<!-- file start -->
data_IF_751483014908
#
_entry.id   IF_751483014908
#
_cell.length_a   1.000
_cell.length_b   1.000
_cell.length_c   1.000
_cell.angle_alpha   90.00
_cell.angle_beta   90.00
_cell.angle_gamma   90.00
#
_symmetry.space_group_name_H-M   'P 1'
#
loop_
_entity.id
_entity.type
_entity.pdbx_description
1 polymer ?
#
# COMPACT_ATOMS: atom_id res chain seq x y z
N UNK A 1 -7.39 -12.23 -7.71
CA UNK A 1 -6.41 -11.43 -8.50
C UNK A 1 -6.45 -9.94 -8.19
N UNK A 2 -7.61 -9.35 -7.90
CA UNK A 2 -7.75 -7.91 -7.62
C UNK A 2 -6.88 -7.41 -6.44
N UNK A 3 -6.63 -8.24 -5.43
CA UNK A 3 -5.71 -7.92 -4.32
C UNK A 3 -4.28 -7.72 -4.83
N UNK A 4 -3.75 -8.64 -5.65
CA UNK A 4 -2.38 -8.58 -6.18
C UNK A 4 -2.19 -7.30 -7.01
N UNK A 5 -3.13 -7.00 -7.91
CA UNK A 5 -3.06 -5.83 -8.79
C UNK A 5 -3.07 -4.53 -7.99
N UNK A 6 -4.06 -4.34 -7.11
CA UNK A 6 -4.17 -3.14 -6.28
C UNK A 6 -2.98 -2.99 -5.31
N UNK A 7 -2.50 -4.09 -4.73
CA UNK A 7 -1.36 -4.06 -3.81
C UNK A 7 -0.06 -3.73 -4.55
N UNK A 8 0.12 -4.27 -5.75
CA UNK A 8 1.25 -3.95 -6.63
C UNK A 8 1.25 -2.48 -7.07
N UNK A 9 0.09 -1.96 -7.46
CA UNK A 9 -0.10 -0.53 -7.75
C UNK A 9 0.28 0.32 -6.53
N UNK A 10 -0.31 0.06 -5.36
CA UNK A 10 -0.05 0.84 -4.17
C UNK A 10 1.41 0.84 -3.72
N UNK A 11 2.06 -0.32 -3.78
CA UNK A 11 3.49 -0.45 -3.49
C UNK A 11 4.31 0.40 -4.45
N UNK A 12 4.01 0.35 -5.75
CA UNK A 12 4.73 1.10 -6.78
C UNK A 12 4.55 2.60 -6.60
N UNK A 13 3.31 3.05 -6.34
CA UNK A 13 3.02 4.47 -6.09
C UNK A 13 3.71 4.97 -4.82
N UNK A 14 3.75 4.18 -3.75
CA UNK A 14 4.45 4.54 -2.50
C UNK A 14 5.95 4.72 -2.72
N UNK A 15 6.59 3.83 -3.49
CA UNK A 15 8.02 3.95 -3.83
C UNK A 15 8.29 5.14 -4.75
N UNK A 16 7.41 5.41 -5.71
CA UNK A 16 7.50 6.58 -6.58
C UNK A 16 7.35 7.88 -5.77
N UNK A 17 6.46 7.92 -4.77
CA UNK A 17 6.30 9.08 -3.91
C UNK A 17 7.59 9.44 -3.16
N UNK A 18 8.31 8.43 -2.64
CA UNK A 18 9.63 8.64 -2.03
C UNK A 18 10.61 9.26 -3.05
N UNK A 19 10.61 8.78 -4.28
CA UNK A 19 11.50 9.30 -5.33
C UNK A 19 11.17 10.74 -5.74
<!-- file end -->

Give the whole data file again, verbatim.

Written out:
data_IF_751483014908
#
_entry.id   IF_751483014908
#
_cell.length_a   1.000
_cell.length_b   1.000
_cell.length_c   1.000
_cell.angle_alpha   90.00
_cell.angle_beta   90.00
_cell.angle_gamma   90.00
#
_symmetry.space_group_name_H-M   'P 1'
#
loop_
_entity.id
_entity.type
_entity.pdbx_description
1 polymer ?
#
# COMPACT_ATOMS: atom_id res chain seq x y z
N UNK A 1 -7.39 -12.23 -7.71
CA UNK A 1 -6.41 -11.43 -8.50
C UNK A 1 -6.45 -9.94 -8.19
N UNK A 2 -7.61 -9.35 -7.90
CA UNK A 2 -7.75 -7.91 -7.62
C UNK A 2 -6.88 -7.41 -6.44
N UNK A 3 -6.63 -8.24 -5.43
CA UNK A 3 -5.71 -7.92 -4.32
C UNK A 3 -4.28 -7.72 -4.83
N UNK A 4 -3.75 -8.64 -5.65
CA UNK A 4 -2.38 -8.58 -6.18
C UNK A 4 -2.19 -7.30 -7.01
N UNK A 5 -3.13 -7.00 -7.91
CA UNK A 5 -3.06 -5.83 -8.79
C UNK A 5 -3.07 -4.53 -7.99
N UNK A 6 -4.06 -4.34 -7.11
CA UNK A 6 -4.17 -3.14 -6.28
C UNK A 6 -2.98 -2.99 -5.31
N UNK A 7 -2.50 -4.09 -4.73
CA UNK A 7 -1.36 -4.06 -3.81
C UNK A 7 -0.06 -3.73 -4.55
N UNK A 8 0.12 -4.27 -5.75
CA UNK A 8 1.25 -3.95 -6.63
C UNK A 8 1.25 -2.48 -7.07
N UNK A 9 0.09 -1.96 -7.46
CA UNK A 9 -0.10 -0.53 -7.75
C UNK A 9 0.28 0.32 -6.53
N UNK A 10 -0.31 0.06 -5.36
CA UNK A 10 -0.05 0.84 -4.17
C UNK A 10 1.41 0.84 -3.72
N UNK A 11 2.06 -0.32 -3.78
CA UNK A 11 3.49 -0.45 -3.49
C UNK A 11 4.31 0.40 -4.45
N UNK A 12 4.01 0.35 -5.75
CA UNK A 12 4.73 1.10 -6.78
C UNK A 12 4.55 2.60 -6.60
N UNK A 13 3.31 3.05 -6.34
CA UNK A 13 3.02 4.47 -6.09
C UNK A 13 3.71 4.97 -4.82
N UNK A 14 3.75 4.18 -3.75
CA UNK A 14 4.45 4.54 -2.50
C UNK A 14 5.95 4.72 -2.72
N UNK A 15 6.59 3.83 -3.49
CA UNK A 15 8.02 3.95 -3.83
C UNK A 15 8.29 5.14 -4.75
N UNK A 16 7.41 5.41 -5.71
CA UNK A 16 7.50 6.58 -6.58
C UNK A 16 7.35 7.88 -5.77
N UNK A 17 6.46 7.92 -4.77
CA UNK A 17 6.30 9.08 -3.91
C UNK A 17 7.59 9.44 -3.16
N UNK A 18 8.31 8.43 -2.64
CA UNK A 18 9.63 8.64 -2.03
C UNK A 18 10.61 9.26 -3.05
N UNK A 19 10.61 8.78 -4.28
CA UNK A 19 11.50 9.30 -5.33
C UNK A 19 11.17 10.74 -5.74